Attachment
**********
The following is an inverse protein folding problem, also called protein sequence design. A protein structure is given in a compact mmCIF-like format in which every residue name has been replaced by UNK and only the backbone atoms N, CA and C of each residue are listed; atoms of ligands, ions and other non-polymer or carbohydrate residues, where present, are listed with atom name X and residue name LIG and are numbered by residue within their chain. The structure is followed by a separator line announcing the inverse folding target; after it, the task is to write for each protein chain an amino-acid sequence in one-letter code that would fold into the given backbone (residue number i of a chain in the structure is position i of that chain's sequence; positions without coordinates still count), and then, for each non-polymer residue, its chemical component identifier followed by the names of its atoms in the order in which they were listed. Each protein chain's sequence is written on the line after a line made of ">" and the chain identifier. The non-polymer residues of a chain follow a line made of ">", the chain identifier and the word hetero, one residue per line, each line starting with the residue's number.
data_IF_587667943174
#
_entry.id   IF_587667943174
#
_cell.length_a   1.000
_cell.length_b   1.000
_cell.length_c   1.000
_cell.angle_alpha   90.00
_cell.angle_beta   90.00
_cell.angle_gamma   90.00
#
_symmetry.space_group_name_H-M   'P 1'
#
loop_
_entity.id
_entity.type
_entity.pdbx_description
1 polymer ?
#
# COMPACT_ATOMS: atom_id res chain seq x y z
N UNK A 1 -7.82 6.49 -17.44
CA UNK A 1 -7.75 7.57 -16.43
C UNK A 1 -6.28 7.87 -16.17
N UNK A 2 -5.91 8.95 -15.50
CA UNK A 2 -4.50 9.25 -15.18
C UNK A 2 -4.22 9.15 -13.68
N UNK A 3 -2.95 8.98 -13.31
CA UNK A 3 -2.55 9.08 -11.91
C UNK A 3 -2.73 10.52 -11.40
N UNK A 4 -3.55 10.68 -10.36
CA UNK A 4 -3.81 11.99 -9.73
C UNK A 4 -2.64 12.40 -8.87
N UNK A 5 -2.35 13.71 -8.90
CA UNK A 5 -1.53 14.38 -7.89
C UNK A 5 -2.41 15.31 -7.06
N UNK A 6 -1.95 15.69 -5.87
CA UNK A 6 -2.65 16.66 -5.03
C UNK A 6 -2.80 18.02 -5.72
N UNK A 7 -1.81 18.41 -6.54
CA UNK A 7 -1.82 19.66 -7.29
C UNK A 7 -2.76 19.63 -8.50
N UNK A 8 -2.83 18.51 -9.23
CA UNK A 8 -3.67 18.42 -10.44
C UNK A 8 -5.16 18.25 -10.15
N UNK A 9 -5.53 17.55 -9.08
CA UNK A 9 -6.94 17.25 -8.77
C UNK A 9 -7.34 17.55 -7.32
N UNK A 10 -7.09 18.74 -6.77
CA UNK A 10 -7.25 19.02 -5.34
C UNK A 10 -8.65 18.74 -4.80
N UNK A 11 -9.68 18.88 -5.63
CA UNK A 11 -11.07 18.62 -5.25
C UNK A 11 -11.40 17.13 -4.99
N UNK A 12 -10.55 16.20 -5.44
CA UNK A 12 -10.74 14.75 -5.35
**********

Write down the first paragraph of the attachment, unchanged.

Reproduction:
The following is an inverse protein folding problem, also called protein sequence design. A protein structure is given in a compact mmCIF-like format in which every residue name has been replaced by UNK and only the backbone atoms N, CA and C of each residue are listed; atoms of ligands, ions and other non-polymer or carbohydrate residues, where present, are listed with atom name X and residue name LIG and are numbered by residue within their chain. The structure is followed by a separator line announcing the inverse folding target; after it, the task is to write for each protein chain an amino-acid sequence in one-letter code that would fold into the given backbone (residue number i of a chain in the structure is position i of that chain's sequence; positions without coordinates still count), and then, for each non-polymer residue, its chemical component identifier followed by the names of its atoms in the order in which they were listed. Each protein chain's sequence is written on the line after a line made of ">" and the chain identifier. The non-polymer residues of a chain follow a line made of ">", the chain identifier and the word hetero, one residue per line, each line starting with the residue's number.